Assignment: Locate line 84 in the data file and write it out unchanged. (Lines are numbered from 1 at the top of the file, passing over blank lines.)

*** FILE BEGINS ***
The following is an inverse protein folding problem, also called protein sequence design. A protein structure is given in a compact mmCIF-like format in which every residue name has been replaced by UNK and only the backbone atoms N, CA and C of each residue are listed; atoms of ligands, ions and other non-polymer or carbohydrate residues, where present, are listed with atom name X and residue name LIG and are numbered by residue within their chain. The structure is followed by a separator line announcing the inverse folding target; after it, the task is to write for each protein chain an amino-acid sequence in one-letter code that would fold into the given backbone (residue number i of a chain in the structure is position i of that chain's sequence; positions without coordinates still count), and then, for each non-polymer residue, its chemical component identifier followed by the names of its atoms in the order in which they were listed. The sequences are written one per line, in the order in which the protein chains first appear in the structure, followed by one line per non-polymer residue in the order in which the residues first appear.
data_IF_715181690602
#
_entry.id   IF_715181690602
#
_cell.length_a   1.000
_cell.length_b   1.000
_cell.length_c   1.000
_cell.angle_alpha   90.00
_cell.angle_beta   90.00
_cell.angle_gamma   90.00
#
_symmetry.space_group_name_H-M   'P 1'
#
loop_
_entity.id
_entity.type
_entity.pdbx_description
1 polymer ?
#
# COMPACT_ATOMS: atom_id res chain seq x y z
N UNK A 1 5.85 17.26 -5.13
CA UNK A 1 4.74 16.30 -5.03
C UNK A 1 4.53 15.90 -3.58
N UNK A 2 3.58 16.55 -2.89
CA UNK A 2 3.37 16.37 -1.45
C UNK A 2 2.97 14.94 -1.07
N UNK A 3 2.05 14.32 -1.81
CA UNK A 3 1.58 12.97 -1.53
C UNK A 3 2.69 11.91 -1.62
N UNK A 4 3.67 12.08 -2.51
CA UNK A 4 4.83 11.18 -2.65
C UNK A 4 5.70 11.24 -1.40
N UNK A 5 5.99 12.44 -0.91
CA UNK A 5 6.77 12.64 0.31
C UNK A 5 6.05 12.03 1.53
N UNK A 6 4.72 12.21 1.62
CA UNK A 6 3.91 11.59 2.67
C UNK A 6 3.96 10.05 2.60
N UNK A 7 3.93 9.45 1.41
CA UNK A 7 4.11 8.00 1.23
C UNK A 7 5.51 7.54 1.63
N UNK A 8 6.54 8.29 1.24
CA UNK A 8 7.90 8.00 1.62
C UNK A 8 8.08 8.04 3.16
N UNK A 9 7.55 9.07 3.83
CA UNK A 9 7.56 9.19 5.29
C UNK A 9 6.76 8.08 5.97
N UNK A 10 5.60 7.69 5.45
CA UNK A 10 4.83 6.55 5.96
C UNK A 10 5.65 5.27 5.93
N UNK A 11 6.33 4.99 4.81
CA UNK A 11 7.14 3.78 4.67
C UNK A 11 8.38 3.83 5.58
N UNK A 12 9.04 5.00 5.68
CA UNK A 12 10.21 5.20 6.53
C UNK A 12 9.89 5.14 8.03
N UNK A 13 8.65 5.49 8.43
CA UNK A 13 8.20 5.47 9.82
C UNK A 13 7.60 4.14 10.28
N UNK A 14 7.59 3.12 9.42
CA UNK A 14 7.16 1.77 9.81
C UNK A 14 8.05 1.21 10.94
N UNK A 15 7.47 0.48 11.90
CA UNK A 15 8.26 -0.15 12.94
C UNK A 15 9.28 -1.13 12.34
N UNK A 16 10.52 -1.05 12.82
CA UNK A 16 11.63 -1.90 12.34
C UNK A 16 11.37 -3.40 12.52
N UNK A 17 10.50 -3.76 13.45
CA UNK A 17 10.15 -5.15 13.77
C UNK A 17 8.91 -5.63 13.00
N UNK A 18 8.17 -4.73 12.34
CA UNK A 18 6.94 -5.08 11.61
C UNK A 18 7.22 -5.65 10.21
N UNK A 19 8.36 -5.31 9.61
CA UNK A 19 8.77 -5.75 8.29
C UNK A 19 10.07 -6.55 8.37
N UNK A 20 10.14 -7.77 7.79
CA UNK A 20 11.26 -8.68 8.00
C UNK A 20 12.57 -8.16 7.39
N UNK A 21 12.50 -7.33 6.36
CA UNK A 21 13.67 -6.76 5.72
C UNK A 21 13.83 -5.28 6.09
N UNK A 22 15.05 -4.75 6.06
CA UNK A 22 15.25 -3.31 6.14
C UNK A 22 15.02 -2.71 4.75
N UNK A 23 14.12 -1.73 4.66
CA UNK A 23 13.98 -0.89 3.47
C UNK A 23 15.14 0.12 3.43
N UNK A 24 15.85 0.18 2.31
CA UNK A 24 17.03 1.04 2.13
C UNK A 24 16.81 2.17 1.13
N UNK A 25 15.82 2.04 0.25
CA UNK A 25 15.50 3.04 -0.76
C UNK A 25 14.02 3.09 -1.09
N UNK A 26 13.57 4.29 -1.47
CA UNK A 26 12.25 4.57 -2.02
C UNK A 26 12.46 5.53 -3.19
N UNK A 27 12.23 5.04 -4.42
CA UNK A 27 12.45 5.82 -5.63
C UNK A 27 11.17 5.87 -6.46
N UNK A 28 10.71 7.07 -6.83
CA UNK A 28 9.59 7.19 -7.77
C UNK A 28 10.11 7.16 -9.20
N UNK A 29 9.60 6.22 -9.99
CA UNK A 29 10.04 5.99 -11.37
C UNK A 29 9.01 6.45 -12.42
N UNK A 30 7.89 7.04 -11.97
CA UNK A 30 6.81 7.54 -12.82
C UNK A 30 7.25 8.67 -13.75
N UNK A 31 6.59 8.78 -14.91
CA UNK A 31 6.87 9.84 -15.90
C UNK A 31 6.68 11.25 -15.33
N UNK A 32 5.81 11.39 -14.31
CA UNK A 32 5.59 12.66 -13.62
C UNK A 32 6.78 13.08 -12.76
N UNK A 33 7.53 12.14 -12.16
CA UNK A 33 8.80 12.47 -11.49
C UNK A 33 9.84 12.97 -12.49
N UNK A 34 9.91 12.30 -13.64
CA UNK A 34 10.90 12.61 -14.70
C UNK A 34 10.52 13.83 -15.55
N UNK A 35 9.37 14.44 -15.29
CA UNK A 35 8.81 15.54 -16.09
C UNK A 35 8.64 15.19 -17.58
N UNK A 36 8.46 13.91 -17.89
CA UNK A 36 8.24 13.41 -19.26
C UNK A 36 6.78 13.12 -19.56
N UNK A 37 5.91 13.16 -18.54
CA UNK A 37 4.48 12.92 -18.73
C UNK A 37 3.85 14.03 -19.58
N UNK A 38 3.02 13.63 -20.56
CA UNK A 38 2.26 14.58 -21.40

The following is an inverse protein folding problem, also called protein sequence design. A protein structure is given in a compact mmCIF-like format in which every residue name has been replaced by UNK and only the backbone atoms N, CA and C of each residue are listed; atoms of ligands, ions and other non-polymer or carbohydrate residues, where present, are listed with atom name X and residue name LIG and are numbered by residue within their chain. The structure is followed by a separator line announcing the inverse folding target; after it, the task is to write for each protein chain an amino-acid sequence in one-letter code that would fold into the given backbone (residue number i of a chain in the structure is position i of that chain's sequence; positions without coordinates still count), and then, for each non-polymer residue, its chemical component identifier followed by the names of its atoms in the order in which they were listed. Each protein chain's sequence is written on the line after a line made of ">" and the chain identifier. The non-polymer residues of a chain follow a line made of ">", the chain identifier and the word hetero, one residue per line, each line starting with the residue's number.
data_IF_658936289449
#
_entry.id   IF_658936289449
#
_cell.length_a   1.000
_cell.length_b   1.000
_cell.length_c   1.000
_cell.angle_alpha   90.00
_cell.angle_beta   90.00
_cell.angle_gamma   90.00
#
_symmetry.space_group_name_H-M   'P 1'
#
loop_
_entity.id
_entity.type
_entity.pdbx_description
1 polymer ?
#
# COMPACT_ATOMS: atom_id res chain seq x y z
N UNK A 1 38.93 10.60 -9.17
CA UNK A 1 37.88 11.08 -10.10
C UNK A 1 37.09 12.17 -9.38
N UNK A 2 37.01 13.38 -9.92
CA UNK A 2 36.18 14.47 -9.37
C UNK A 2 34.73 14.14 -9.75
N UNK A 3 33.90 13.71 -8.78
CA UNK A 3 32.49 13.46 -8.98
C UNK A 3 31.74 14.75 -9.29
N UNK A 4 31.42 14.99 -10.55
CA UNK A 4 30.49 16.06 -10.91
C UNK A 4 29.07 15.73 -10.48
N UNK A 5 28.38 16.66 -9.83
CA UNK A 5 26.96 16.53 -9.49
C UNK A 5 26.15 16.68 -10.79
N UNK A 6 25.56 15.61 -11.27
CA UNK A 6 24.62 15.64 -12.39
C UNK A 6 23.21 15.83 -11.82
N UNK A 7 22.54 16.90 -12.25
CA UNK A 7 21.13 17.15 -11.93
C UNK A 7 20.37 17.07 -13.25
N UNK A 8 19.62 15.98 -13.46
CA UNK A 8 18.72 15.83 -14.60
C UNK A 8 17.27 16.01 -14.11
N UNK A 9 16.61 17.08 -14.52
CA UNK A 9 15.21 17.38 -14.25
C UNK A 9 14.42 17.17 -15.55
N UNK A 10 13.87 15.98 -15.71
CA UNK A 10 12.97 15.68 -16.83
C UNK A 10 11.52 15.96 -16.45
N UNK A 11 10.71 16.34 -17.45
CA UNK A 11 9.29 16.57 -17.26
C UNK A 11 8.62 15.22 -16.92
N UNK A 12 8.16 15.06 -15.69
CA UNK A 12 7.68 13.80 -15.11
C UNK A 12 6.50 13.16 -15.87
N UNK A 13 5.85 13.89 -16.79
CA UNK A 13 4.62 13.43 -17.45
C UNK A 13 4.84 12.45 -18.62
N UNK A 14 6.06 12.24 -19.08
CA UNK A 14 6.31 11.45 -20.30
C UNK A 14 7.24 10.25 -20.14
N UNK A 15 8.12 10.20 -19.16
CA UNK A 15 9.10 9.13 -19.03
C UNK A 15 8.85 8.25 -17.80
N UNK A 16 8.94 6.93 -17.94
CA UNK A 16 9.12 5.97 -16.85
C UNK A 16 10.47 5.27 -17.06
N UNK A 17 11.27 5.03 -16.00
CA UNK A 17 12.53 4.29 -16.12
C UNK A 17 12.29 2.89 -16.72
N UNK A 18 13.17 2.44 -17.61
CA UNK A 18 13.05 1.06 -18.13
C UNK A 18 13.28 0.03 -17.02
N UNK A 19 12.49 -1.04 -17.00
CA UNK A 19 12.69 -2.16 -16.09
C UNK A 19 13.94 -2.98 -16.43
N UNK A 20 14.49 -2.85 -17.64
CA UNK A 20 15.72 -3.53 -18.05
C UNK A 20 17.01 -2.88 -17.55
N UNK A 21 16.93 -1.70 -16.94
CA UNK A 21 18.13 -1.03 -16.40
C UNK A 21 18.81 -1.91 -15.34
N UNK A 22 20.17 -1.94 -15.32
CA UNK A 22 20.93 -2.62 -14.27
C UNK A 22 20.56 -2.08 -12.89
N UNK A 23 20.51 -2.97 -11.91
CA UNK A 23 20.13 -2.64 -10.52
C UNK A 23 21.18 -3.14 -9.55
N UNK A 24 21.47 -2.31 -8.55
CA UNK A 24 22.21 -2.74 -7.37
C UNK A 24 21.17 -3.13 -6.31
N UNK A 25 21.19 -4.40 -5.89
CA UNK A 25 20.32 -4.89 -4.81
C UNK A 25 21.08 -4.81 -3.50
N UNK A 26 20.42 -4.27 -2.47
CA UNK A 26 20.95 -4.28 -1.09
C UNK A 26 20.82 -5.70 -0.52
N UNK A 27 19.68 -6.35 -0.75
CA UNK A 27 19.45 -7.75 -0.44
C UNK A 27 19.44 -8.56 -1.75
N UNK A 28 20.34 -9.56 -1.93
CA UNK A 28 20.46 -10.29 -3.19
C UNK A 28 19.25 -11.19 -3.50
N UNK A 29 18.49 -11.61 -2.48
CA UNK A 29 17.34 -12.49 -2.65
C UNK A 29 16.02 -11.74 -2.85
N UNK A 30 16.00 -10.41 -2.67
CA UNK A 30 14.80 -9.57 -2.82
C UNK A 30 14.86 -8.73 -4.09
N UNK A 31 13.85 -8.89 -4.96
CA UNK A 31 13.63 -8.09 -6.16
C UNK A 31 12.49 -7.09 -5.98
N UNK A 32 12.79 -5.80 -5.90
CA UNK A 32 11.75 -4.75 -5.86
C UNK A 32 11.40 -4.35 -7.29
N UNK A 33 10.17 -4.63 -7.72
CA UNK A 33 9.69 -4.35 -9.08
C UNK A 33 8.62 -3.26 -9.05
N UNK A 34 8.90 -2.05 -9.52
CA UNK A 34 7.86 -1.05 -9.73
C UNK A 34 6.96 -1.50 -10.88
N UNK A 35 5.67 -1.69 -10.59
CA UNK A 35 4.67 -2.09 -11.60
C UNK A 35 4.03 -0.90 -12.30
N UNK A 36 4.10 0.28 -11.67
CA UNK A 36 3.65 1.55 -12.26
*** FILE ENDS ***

C UNK A 21 13.83 -5.28 6.09